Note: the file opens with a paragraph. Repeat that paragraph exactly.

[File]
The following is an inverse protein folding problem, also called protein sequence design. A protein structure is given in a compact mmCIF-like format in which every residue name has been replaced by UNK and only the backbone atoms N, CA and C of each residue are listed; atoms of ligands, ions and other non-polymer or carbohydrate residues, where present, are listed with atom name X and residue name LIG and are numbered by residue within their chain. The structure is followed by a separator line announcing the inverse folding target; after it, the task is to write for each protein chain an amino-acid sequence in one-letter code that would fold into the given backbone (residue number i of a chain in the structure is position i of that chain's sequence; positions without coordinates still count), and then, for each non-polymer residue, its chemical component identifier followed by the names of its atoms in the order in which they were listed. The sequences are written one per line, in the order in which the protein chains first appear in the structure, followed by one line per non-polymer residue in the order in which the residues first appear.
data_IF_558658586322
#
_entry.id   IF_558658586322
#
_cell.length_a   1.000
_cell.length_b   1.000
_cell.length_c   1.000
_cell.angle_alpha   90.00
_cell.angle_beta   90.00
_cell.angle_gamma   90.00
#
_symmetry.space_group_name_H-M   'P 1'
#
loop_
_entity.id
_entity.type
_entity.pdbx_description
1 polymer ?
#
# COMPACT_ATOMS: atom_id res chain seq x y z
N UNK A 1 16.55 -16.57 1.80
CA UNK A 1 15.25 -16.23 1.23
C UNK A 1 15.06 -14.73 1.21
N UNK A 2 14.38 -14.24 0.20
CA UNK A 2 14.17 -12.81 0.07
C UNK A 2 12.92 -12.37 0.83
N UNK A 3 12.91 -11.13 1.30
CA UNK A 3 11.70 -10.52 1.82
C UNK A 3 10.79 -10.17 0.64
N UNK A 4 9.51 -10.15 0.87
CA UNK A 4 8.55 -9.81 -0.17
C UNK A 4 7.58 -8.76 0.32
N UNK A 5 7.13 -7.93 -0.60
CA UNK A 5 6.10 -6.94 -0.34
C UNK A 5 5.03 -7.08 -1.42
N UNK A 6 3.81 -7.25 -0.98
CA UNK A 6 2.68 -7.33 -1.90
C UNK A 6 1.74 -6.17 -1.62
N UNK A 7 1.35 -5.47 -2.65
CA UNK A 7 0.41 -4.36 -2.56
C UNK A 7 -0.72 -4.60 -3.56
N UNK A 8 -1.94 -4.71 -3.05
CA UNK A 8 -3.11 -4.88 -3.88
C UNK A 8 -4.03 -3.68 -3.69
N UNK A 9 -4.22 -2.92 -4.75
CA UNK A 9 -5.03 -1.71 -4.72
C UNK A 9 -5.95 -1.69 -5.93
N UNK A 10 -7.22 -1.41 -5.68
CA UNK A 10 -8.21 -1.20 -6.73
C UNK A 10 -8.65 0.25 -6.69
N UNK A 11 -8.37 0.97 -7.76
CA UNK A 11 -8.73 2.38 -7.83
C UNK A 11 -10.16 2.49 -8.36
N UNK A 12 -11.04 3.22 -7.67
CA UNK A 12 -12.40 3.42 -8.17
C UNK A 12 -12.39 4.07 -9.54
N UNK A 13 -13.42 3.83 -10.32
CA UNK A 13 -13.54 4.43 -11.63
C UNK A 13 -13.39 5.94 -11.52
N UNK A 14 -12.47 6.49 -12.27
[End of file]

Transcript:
The following is an inverse protein folding problem, also called protein sequence design. A protein structure is given in a compact mmCIF-like format in which every residue name has been replaced by UNK and only the backbone atoms N, CA and C of each residue are listed; atoms of ligands, ions and other non-polymer or carbohydrate residues, where present, are listed with atom name X and residue name LIG and are numbered by residue within their chain. The structure is followed by a separator line announcing the inverse folding target; after it, the task is to write for each protein chain an amino-acid sequence in one-letter code that would fold into the given backbone (residue number i of a chain in the structure is position i of that chain's sequence; positions without coordinates still count), and then, for each non-polymer residue, its chemical component identifier followed by the names of its atoms in the order in which they were listed. The sequences are written one per line, in the order in which the protein chains first appear in the structure, followed by one line per non-polymer residue in the order in which the residues first appear.